If you have health insurance coverage, it's essential that you understand the details of your plan. Unless you've got a grasp on, for instance, what services are covered and what procedures you must follow to get the coverage you deserve, you can count on disputes arising with your health insurance company. Besides, you might want to take maximum advantage of all the benefits the plan offers, such as support groups or classes.
This article tells you what you need to know about your health insurance plan and how to find the information you need.
The Costs of Not Understanding Your Health Insurance Coverage
Far too often, when insurance companies deny payment for medical services, it's because the consumer didn't follow the required procedures or failed to understand the limits of coverage. Here are some examples of common (and costly) mistakes:
- A consumer with an HMO visits an orthopedic surgeon. The health plan refuses to pay for the visit because the consumer needed to obtain a referral from his primary care physician first.
- A PPO participant sees a doctor who is not within the PPO network. The participant must pay 80% of the charges. The participant would have paid only 20% if the doctor had been within the network.
- A consumer has surgery without getting the required pre-authorization from the health insurer. None of the costs of the surgery are covered -- it would have been covered in full if the consumer had gotten the pre-authorization.
- A consumer appeals her health plan's decision to deny coverage for a certain procedure. The consumer fails to file the internal appeal within the time limit required and, as a result, automatically loses the appeal.
In order to avoid these and other pricey mistakes, here's what you need to know about your health plan.
What Type of Health Plan Do You Have?
Most plans are one of the following:
Preferred Provider Organization (PPO). In a PPO, the plan contracts with physicians and hospitals to provide services at reduced cost. If you use these in-network medical providers, the plan pays all or most of the cost of treatment. Participants can use out-of-network health care providers, but must pay a larger portion of the cost.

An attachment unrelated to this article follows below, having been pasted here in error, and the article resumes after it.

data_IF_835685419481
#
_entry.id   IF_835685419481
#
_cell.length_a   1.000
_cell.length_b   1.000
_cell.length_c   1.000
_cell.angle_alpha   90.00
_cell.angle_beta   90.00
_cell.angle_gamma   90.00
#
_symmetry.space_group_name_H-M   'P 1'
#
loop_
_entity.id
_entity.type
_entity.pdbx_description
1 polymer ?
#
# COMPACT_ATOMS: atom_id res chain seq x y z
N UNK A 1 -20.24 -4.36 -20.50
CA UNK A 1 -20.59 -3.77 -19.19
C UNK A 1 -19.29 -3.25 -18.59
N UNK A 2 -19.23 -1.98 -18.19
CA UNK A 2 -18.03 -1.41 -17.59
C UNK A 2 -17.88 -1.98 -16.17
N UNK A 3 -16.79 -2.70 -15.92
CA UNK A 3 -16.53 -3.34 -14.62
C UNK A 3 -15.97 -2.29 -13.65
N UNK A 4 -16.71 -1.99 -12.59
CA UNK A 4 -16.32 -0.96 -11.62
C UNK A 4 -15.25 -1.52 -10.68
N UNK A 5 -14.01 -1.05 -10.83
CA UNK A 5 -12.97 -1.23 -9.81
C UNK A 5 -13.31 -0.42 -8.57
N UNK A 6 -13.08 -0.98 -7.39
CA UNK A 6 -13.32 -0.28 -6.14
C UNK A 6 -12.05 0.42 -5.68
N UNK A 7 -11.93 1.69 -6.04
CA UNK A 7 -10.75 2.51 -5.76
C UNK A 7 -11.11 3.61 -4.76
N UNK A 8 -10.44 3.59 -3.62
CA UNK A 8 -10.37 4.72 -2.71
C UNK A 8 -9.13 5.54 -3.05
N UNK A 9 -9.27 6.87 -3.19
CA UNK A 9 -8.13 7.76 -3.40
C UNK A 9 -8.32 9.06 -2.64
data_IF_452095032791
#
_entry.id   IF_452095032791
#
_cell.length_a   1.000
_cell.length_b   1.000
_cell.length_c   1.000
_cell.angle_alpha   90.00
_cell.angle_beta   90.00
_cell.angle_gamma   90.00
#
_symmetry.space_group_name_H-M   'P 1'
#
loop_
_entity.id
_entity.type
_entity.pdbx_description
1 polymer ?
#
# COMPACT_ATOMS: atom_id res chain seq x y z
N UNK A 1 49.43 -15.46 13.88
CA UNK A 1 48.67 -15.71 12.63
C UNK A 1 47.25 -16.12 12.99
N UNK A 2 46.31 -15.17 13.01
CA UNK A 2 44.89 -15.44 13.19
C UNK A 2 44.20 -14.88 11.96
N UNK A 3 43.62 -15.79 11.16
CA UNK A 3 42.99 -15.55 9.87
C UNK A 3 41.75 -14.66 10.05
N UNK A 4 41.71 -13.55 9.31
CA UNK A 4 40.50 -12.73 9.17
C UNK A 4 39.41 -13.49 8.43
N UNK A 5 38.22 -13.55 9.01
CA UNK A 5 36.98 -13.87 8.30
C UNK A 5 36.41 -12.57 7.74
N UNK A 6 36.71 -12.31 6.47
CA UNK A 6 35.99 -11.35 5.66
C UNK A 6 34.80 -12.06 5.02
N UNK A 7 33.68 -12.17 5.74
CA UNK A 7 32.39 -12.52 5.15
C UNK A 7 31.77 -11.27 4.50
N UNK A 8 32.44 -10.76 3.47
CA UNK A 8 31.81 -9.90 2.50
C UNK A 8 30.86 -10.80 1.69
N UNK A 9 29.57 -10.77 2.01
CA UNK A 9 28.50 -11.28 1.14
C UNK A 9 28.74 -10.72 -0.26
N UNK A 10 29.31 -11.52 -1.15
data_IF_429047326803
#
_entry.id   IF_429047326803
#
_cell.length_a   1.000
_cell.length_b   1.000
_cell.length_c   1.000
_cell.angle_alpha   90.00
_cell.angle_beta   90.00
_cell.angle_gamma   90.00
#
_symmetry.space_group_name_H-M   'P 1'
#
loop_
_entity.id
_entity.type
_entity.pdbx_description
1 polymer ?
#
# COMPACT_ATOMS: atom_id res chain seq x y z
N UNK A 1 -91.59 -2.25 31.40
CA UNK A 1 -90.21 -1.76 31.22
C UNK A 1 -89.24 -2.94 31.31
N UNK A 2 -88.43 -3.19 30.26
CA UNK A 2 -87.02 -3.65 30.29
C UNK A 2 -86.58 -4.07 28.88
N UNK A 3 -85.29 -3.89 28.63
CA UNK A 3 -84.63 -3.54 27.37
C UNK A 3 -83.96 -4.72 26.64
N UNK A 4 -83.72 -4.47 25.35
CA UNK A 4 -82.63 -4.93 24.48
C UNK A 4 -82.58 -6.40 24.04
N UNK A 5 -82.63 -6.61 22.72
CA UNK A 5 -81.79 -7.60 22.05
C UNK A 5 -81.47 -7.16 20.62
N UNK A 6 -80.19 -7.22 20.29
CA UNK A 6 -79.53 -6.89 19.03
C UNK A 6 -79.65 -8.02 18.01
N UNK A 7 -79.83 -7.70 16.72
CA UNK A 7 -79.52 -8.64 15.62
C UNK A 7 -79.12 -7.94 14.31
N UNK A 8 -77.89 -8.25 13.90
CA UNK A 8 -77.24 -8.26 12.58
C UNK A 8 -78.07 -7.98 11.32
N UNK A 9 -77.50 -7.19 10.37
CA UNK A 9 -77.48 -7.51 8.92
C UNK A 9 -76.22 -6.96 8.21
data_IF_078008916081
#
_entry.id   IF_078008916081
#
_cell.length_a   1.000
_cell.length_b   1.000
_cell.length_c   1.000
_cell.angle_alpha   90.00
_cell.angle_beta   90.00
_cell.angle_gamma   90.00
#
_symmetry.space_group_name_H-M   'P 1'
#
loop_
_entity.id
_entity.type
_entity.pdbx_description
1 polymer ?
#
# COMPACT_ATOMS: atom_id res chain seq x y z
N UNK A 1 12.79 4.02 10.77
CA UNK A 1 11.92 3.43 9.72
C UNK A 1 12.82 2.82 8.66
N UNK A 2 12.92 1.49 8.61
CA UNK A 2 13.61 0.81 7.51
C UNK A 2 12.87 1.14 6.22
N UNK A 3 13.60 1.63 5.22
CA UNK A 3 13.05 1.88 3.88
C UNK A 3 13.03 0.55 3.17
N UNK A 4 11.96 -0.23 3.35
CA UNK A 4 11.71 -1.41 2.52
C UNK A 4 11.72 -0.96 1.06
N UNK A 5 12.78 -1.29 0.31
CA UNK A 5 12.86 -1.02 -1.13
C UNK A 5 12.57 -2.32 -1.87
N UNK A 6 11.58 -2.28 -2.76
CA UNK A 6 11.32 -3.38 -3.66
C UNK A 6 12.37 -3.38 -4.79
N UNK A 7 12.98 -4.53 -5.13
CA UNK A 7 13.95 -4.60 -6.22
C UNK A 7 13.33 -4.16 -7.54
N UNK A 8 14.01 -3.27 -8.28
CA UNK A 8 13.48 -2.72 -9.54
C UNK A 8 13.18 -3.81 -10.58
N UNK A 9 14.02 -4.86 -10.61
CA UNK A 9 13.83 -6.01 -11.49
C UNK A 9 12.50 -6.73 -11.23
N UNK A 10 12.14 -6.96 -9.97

Health Maintenance Organization (HMO). An HMO is a group plan in which members prepay a flat fee and are given access to the services of participating doctors, hospitals, and clinics. Members typically make copayments, but do not need to pay deductibles.
Fee-for-Service (traditional indemnity). This is the traditional plan in which the participant can visit any doctor or health facility (for the most part). The participant pays for the service, and then submits a claim to the insurance company for reimbursement.
Is Your Plan Self-Insured or Employer-Sponsored?
Whether you are self-insured or participate in an employer-sponsored health plan is also important. The type of plan you have determines your rights to appeal a denial of coverage or other negative decision by the health plan.
Self-Insured or Individually Purchased
If you enrolled in a health plan on your own (not through an employer) and pay the premiums entirely yourself, then you are self-insured.
Employer-Sponsored Health Insurance
If you are enrolled in a health plan through work, you have employer-sponsored health insurance.
There are two types of employer-sponsored plans. The type you have is key to your appeal rights if you disagree with a health plan decision to deny coverage. (To learn more about your right to appeal a health plan decision, see Nolo's article Health Plan Disputes: An Overview.) The two types of employer-sponsored plans are:
- Insured plans. Your employer has an insured plan if it buys health coverage from an insurance company (such as Blue Cross) or from an HMO.
- Self-funded plans. Your health plan is self-funded if the employer pays for the health care costs of its employees directly, rather than by purchasing insurance from an insurance company.
Ask your employer's benefits administrator which type of plan you have, since it's not always obvious from the plan's title. Some employers with self-funded plans use a health insurance company to serve as a third party administrator. So, for example, if your plan documents say "Aetna," your plan may be insured through Aetna or it may self-funded by your employer and merely administered by Aetna.
1 | 2